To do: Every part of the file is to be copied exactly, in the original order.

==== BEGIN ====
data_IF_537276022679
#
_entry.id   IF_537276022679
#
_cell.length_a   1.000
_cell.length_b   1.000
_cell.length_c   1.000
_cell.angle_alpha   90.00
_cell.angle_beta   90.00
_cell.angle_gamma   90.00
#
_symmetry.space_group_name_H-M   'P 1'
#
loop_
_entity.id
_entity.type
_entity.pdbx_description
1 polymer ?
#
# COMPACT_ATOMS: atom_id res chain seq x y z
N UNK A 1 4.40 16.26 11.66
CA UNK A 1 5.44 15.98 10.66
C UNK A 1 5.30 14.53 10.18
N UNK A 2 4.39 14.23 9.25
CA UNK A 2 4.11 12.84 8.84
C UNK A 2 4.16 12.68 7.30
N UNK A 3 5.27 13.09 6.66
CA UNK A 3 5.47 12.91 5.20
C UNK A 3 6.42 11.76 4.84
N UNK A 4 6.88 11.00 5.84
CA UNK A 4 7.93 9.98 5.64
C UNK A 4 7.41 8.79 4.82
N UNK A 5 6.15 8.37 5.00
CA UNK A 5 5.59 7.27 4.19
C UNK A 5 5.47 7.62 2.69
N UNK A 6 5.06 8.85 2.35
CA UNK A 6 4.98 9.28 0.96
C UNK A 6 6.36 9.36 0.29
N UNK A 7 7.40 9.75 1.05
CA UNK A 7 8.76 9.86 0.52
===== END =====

data_IF_537276022679
#
_entry.id   IF_537276022679
#
_cell.length_a   1.000
_cell.length_b   1.000
_cell.length_c   1.000
_cell.angle_alpha   90.00
_cell.angle_beta   90.00
_cell.angle_gamma   90.00
#
_symmetry.space_group_name_H-M   'P 1'
#
loop_
_entity.id
_entity.type
_entity.pdbx_description
1 polymer ?
#
# COMPACT_ATOMS: atom_id res chain seq x y z
N UNK A 1 4.40 16.26 11.66
CA UNK A 1 5.44 15.98 10.66
C UNK A 1 5.30 14.53 10.18
N UNK A 2 4.39 14.23 9.25
CA UNK A 2 4.11 12.84 8.84
C UNK A 2 4.16 12.68 7.30
N UNK A 3 5.27 13.09 6.66
CA UNK A 3 5.47 12.91 5.20
C UNK A 3 6.42 11.76 4.84
N UNK A 4 6.88 11.00 5.84
CA UNK A 4 7.93 9.98 5.64
C UNK A 4 7.41 8.79 4.82
N UNK A 5 6.15 8.37 5.00
CA UNK A 5 5.59 7.27 4.19
C UNK A 5 5.47 7.62 2.69
N UNK A 6 5.06 8.85 2.35
CA UNK A 6 4.98 9.28 0.96
C UNK A 6 6.36 9.36 0.29
N UNK A 7 7.40 9.75 1.05
CA UNK A 7 8.76 9.86 0.52